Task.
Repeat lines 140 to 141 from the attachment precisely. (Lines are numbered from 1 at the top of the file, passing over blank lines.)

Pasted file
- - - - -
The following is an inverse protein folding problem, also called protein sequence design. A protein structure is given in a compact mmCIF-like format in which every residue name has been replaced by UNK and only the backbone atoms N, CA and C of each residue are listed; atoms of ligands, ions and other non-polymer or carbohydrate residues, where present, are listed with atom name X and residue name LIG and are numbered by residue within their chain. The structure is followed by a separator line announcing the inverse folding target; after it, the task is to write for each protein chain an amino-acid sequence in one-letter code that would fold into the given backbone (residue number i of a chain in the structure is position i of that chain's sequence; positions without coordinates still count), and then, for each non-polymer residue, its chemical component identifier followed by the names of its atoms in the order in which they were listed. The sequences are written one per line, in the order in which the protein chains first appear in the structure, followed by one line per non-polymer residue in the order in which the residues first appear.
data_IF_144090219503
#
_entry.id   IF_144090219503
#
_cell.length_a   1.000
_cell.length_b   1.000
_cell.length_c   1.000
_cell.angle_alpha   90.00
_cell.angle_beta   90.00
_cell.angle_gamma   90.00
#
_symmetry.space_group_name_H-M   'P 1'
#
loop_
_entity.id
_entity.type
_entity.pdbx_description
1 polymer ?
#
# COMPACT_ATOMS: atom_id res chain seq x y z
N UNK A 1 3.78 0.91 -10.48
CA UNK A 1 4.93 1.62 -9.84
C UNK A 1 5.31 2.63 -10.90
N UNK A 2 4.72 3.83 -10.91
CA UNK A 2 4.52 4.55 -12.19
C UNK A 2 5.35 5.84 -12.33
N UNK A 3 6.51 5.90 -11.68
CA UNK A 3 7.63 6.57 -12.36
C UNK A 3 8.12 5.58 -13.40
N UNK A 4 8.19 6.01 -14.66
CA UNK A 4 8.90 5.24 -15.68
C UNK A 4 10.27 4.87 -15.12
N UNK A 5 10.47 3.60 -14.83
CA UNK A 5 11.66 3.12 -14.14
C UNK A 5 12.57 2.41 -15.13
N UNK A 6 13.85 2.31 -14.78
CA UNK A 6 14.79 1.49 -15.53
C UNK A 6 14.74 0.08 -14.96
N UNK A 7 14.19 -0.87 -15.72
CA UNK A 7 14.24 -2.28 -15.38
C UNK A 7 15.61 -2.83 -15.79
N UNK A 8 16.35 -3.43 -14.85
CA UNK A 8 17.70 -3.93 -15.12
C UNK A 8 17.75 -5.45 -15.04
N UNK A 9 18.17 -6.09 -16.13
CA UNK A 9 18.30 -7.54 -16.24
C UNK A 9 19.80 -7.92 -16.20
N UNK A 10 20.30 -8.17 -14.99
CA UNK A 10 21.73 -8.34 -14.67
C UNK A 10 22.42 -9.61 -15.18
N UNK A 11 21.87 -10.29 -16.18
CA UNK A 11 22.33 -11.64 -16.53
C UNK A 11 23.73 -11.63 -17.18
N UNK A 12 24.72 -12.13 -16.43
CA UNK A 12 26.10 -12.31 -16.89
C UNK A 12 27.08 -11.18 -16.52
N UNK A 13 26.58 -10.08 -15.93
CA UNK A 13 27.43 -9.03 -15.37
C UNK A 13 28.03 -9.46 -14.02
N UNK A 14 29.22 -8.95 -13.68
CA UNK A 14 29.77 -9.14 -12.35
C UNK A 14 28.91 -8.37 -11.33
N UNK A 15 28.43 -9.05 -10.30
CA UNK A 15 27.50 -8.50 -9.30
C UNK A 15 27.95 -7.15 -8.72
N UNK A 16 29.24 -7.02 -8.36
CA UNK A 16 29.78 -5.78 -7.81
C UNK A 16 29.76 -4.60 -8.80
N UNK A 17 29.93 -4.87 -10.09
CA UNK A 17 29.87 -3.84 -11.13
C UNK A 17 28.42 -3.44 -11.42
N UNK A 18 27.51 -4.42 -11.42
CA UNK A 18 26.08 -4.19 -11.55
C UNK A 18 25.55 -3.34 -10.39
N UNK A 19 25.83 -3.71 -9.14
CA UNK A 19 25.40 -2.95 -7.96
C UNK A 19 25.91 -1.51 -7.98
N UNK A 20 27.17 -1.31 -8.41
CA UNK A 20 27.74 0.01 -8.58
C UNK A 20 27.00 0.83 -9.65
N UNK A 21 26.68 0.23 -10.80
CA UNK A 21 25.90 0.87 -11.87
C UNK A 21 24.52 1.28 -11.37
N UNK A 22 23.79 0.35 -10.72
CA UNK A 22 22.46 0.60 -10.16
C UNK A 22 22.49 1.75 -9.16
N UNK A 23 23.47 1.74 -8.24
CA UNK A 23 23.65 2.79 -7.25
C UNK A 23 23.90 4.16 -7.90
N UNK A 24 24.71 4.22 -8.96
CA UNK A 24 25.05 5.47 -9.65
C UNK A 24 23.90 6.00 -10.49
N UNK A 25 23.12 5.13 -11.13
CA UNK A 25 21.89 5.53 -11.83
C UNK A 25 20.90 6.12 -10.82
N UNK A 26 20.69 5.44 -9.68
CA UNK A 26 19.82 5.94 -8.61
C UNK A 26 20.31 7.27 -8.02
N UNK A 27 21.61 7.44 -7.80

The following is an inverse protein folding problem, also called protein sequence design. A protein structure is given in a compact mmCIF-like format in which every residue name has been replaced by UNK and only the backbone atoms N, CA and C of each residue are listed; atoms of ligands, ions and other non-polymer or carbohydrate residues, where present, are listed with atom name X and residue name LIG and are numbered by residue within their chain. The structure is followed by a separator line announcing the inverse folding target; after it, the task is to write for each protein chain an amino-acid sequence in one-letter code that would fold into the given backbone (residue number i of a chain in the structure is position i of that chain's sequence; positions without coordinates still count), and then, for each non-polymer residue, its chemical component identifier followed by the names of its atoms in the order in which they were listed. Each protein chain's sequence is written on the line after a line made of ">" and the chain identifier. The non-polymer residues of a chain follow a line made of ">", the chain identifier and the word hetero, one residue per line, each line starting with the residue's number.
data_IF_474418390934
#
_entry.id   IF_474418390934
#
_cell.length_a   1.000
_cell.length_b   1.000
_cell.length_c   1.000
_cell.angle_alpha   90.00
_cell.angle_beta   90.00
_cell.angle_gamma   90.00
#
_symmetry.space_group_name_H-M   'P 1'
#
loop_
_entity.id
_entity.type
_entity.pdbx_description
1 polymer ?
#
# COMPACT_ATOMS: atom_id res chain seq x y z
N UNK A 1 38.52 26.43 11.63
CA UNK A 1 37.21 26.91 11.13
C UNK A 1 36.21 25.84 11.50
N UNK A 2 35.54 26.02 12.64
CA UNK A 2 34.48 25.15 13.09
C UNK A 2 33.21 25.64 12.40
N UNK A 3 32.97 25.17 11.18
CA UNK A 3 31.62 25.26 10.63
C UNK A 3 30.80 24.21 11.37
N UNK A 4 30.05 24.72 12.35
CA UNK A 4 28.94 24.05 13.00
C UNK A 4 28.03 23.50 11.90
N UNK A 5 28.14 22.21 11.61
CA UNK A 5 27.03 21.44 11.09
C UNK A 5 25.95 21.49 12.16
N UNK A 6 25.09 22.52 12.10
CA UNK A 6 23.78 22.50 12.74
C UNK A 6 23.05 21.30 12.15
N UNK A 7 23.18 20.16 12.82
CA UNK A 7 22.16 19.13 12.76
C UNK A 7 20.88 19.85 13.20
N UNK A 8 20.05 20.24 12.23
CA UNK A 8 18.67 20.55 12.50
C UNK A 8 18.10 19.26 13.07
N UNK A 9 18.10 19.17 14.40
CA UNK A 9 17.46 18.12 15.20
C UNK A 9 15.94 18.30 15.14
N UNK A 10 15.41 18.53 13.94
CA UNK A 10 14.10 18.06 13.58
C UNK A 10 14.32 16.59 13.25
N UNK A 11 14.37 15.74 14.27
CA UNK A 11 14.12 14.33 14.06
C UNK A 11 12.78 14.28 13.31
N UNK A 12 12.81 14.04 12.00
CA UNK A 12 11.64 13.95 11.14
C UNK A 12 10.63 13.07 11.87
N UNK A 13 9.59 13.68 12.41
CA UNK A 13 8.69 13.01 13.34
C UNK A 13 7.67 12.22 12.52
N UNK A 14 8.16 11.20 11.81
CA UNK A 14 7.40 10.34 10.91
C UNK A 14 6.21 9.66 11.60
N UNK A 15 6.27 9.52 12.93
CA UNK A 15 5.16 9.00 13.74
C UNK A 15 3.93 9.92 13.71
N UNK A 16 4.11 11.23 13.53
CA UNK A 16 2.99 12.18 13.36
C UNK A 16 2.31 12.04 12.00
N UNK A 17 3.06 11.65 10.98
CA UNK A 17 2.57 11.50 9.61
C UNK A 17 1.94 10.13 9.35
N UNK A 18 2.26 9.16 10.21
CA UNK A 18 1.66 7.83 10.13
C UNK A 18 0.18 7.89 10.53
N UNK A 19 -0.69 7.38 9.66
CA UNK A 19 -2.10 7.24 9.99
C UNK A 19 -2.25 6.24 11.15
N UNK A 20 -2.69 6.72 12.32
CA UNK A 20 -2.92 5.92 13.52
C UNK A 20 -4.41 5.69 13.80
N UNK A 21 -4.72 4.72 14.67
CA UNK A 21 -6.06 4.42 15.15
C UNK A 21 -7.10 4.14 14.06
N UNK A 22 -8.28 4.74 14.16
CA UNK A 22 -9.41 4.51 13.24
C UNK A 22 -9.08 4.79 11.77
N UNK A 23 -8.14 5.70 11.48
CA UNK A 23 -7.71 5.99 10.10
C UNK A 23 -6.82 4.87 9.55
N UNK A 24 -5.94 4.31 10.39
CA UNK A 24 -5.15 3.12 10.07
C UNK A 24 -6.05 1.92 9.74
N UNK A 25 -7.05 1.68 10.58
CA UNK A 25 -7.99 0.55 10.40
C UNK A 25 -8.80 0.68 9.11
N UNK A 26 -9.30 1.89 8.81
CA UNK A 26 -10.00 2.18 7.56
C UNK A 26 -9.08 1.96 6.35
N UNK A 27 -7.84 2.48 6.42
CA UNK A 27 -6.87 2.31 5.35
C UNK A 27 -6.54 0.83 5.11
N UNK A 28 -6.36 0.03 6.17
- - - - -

N UNK A 7 23.18 20.16 12.82
CA UNK A 7 22.16 19.13 12.76